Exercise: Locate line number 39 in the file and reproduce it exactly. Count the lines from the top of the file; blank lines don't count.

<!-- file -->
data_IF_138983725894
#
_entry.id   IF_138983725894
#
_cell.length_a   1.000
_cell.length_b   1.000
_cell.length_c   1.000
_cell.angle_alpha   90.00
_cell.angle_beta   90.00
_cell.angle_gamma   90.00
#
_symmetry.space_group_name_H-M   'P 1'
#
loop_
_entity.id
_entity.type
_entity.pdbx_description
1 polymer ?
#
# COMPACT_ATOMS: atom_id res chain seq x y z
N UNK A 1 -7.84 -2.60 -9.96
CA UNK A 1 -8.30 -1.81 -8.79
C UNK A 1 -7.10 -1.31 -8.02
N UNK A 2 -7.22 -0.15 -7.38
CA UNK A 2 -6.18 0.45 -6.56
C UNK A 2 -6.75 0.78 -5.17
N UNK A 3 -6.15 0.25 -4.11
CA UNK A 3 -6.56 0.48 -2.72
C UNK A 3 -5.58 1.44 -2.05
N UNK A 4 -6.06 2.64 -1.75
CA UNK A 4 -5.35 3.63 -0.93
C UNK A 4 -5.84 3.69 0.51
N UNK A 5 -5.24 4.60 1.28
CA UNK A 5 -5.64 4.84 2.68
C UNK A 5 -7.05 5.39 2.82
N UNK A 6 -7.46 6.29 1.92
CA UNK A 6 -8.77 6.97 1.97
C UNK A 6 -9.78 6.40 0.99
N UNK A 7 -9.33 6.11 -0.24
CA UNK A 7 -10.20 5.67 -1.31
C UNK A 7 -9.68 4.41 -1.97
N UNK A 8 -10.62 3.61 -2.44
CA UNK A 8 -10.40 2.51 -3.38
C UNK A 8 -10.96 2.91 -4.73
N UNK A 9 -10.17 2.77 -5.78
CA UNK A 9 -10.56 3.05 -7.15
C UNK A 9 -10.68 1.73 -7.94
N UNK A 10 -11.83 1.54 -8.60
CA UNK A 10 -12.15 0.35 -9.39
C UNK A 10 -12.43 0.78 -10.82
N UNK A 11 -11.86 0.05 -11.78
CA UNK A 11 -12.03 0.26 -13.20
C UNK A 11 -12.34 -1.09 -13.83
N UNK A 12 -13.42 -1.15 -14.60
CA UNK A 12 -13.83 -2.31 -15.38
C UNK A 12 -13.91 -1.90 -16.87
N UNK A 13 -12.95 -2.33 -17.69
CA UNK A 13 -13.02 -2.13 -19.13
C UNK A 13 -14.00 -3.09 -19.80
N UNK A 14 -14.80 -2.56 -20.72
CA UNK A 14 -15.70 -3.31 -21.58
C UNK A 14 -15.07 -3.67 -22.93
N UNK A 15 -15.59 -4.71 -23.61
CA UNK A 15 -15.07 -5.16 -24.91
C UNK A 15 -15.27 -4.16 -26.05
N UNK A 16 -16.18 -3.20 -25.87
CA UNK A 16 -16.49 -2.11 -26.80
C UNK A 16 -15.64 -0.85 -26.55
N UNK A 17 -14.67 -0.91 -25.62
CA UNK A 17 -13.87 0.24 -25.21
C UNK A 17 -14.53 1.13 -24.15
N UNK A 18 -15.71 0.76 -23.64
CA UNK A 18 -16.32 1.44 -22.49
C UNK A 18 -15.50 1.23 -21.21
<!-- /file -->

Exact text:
N UNK A 7 -9.33 6.11 -0.24